Protein synthesis in the power plants of the cell
Proteins are the molecular building blocks and machines within the cell. They give rise to certain structures, catalyze chemical reactions and are therefore involved in almost all biological processes. They are mainly produced by specialized protein factories in the cell plasma, the ribosomes. However, the power plants of the cell, the so-called mitochondria, also run their own protein production facilities. Together with their colleagues at the Technical University in Kaiserslautern, scientists at the Max Planck Institute of Biochemistry in Martinsried near Munich, Germany, have now gained first insights into the architecture and structure of the ribosomes inside intact mitochondria. The results have recently been published in the journal Nature Communications.
All biochemical processes in a cell require energy, which is provided by the mitochondria in form of the carrier molecule ATP. In order to produce ATP, the mitochondria require certain proteins themselves. But where do these proteins originate from? The majority is imported from the cell plasma into the mitochondria. Their building plans are stored in the genetic substance located in the nucleus, the DNA. However, a small number of the proteins necessary for the generation of energy are produced right on-site by the so-called mito-ribosomes. While the architecture of the ribosomes localized in the cell plasma has been examined intensely during the last years, scientists have only recently started to investigate the structure of the mito-ribosomes.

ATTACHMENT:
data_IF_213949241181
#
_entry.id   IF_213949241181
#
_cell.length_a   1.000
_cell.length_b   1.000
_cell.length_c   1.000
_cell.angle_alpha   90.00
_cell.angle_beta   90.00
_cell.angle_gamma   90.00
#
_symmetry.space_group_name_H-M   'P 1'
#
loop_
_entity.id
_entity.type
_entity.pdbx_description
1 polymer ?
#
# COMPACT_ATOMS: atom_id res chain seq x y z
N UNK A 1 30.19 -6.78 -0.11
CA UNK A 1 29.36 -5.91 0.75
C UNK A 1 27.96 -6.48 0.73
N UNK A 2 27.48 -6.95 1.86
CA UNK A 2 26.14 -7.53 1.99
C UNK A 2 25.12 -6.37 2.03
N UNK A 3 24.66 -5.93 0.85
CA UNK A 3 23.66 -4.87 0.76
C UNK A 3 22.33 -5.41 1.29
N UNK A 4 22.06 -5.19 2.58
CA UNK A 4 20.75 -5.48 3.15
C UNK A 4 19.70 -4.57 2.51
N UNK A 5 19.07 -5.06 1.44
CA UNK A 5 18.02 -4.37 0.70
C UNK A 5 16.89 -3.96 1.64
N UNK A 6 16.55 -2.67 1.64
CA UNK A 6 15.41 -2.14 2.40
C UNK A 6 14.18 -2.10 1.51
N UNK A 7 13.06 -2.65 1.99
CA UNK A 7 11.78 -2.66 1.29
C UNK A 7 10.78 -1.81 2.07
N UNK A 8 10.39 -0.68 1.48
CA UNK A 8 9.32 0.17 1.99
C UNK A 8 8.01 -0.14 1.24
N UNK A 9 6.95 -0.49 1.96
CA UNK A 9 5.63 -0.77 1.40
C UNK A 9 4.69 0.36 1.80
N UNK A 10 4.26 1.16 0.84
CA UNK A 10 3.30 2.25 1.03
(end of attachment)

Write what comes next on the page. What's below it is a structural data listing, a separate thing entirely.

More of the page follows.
For the first time now, researchers in the group „Modeling of Protein Complexes“ have managed to unravel the mito-ribosome structure in its natural environment at the inner mitochondrial membrane. Here, the mito-ribosomes assemble into large complexes called polysomes. In this way, they jointly produce many copies of the same protein together. Moreover, the scientists were able to demonstrate how the association of the ribosomes with the mitochondrial surface is mediated. “We believe that the membrane protein Mba1 is a receptor for the ribosome and beyond that supports the integration of newly synthesized proteins into the mitochondrial envelope”, speculates Friedrich Förster, head of the research group.
Such detailed insights into the architecture and contact points of the mito-ribosomes are made possible by a technology named cryo-electron tomography: in a high-speed freezing process the cells are cooled down to minus 170°C, hereby maintaining the natural structure and position of the ribosomes inside the cell. In a consecutive step, the researchers take a series of pictures from many different angles, which then are computationally merged into a three-dimensional image.
Pfeffer, S., Woellhaf, M.W., Herrmann, J.M., Förster, F.: Organization of the mitochondrial translation machinery studied in situ by cryo-electron tomography. Nature Commun, January 22, 2015